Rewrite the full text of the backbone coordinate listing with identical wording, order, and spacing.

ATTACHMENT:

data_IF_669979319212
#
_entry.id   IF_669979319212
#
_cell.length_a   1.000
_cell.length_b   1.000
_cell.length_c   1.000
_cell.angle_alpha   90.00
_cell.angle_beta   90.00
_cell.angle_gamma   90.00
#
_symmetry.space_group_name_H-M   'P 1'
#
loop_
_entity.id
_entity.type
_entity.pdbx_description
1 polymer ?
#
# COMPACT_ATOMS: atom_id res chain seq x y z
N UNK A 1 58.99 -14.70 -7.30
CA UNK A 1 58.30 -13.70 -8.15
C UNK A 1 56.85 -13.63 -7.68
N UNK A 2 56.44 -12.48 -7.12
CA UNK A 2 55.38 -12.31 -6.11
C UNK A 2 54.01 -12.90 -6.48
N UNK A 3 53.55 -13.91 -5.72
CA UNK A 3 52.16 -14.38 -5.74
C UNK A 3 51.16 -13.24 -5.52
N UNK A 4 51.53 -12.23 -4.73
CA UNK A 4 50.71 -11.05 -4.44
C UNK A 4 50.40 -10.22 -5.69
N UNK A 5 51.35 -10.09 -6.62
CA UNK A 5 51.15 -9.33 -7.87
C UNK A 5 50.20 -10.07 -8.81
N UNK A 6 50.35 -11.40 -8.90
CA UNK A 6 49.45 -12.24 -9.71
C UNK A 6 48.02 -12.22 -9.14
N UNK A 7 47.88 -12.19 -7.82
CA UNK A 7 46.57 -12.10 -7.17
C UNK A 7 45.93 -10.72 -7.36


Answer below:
data_IF_669979319212
#
_entry.id   IF_669979319212
#
_cell.length_a   1.000
_cell.length_b   1.000
_cell.length_c   1.000
_cell.angle_alpha   90.00
_cell.angle_beta   90.00
_cell.angle_gamma   90.00
#
_symmetry.space_group_name_H-M   'P 1'
#
loop_
_entity.id
_entity.type
_entity.pdbx_description
1 polymer ?
#
# COMPACT_ATOMS: atom_id res chain seq x y z
N UNK A 1 58.99 -14.70 -7.30
CA UNK A 1 58.30 -13.70 -8.15
C UNK A 1 56.85 -13.63 -7.68
N UNK A 2 56.44 -12.48 -7.12
CA UNK A 2 55.38 -12.31 -6.11
C UNK A 2 54.01 -12.90 -6.48
N UNK A 3 53.55 -13.91 -5.72
CA UNK A 3 52.16 -14.38 -5.74
C UNK A 3 51.16 -13.24 -5.52
N UNK A 4 51.53 -12.23 -4.73
CA UNK A 4 50.71 -11.05 -4.44
C UNK A 4 50.40 -10.22 -5.69
N UNK A 5 51.35 -10.09 -6.62
CA UNK A 5 51.15 -9.33 -7.87
C UNK A 5 50.20 -10.07 -8.81
N UNK A 6 50.35 -11.40 -8.90
CA UNK A 6 49.45 -12.24 -9.71
C UNK A 6 48.02 -12.22 -9.14
N UNK A 7 47.88 -12.19 -7.82
CA UNK A 7 46.57 -12.10 -7.17
C UNK A 7 45.93 -10.72 -7.36